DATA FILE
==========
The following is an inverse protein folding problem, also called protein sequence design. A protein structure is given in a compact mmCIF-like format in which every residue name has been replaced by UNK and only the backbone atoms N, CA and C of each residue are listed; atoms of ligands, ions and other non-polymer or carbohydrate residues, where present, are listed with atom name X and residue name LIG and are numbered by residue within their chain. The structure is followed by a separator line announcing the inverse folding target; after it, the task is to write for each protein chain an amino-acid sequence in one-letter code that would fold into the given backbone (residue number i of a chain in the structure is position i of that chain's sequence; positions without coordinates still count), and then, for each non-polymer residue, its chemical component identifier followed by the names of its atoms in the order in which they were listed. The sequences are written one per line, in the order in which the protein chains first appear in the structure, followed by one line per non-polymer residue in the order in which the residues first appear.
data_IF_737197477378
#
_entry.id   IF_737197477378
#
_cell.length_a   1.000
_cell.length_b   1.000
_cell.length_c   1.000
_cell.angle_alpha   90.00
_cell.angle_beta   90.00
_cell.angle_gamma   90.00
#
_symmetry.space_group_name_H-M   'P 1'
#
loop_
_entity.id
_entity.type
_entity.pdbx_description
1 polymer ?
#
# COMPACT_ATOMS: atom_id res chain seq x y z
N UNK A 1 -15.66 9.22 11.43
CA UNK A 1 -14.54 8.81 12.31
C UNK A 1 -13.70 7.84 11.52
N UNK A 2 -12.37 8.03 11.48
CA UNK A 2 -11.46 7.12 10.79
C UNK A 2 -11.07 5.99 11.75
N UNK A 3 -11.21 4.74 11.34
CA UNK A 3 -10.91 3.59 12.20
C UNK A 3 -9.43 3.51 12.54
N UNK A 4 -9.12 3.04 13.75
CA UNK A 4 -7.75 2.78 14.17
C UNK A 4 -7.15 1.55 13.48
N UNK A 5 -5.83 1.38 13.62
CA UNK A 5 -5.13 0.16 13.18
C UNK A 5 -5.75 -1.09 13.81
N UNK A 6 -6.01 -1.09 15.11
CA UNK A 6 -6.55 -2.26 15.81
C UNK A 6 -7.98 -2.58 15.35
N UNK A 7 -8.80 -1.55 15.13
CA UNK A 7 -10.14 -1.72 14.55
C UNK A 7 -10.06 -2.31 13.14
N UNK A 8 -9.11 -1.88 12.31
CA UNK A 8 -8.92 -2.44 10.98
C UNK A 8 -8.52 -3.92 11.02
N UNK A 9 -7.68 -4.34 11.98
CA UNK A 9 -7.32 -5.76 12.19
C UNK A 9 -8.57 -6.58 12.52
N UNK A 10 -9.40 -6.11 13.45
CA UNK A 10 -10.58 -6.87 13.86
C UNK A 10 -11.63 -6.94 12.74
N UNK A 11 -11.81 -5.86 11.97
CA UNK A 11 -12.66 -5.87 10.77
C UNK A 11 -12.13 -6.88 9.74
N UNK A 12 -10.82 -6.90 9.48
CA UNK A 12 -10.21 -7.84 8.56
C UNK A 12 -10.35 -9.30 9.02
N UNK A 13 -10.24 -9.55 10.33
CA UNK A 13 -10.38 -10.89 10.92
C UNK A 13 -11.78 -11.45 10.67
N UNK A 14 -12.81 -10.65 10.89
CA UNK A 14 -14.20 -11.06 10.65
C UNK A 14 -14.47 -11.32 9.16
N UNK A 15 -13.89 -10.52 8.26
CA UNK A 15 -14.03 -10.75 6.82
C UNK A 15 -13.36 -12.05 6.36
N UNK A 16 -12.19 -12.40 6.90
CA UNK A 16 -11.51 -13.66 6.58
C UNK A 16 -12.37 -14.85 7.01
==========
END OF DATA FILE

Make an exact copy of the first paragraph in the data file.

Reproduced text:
The following is an inverse protein folding problem, also called protein sequence design. A protein structure is given in a compact mmCIF-like format in which every residue name has been replaced by UNK and only the backbone atoms N, CA and C of each residue are listed; atoms of ligands, ions and other non-polymer or carbohydrate residues, where present, are listed with atom name X and residue name LIG and are numbered by residue within their chain. The structure is followed by a separator line announcing the inverse folding target; after it, the task is to write for each protein chain an amino-acid sequence in one-letter code that would fold into the given backbone (residue number i of a chain in the structure is position i of that chain's sequence; positions without coordinates still count), and then, for each non-polymer residue, its chemical component identifier followed by the names of its atoms in the order in which they were listed. The sequences are written one per line, in the order in which the protein chains first appear in the structure, followed by one line per non-polymer residue in the order in which the residues first appear.